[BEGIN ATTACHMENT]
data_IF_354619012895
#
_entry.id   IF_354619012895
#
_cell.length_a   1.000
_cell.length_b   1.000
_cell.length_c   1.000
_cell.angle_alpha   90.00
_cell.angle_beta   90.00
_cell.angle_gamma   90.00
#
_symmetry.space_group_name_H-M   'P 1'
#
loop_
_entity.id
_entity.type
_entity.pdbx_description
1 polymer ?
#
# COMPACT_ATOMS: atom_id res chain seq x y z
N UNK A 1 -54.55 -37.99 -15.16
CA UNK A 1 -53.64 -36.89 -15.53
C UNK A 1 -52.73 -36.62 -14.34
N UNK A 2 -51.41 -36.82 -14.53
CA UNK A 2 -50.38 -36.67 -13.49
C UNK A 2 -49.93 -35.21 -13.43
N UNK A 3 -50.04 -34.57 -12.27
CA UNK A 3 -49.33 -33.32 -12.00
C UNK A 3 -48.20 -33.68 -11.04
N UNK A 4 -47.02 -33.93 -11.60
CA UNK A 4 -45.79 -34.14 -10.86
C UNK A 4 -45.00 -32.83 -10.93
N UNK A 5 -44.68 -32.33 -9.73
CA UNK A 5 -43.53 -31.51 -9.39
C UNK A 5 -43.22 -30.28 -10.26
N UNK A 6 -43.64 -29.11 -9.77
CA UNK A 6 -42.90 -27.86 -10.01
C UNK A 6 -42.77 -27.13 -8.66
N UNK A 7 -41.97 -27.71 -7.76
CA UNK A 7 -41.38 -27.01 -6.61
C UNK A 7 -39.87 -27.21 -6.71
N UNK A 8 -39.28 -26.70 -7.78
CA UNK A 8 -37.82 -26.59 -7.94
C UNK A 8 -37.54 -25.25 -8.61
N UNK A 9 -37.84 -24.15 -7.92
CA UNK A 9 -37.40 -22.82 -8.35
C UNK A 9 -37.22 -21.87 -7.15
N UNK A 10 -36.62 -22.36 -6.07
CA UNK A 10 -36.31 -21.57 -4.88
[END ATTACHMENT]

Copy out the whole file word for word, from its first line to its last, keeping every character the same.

data_IF_354619012895
#
_entry.id   IF_354619012895
#
_cell.length_a   1.000
_cell.length_b   1.000
_cell.length_c   1.000
_cell.angle_alpha   90.00
_cell.angle_beta   90.00
_cell.angle_gamma   90.00
#
_symmetry.space_group_name_H-M   'P 1'
#
loop_
_entity.id
_entity.type
_entity.pdbx_description
1 polymer ?
#
# COMPACT_ATOMS: atom_id res chain seq x y z
N UNK A 1 -54.55 -37.99 -15.16
CA UNK A 1 -53.64 -36.89 -15.53
C UNK A 1 -52.73 -36.62 -14.34
N UNK A 2 -51.41 -36.82 -14.53
CA UNK A 2 -50.38 -36.67 -13.49
C UNK A 2 -49.93 -35.21 -13.43
N UNK A 3 -50.04 -34.57 -12.27
CA UNK A 3 -49.33 -33.32 -12.00
C UNK A 3 -48.20 -33.68 -11.04
N UNK A 4 -47.02 -33.93 -11.60
CA UNK A 4 -45.79 -34.14 -10.86
C UNK A 4 -45.00 -32.83 -10.93
N UNK A 5 -44.68 -32.33 -9.73
CA UNK A 5 -43.53 -31.51 -9.39
C UNK A 5 -43.22 -30.28 -10.26
N UNK A 6 -43.64 -29.11 -9.77
CA UNK A 6 -42.90 -27.86 -10.01
C UNK A 6 -42.77 -27.13 -8.66
N UNK A 7 -41.97 -27.71 -7.76
CA UNK A 7 -41.38 -27.01 -6.61
C UNK A 7 -39.87 -27.21 -6.71
N UNK A 8 -39.28 -26.70 -7.78
CA UNK A 8 -37.82 -26.59 -7.94
C UNK A 8 -37.54 -25.25 -8.61
N UNK A 9 -37.84 -24.15 -7.92
CA UNK A 9 -37.40 -22.82 -8.35
C UNK A 9 -37.22 -21.87 -7.15
N UNK A 10 -36.62 -22.36 -6.07
CA UNK A 10 -36.31 -21.57 -4.88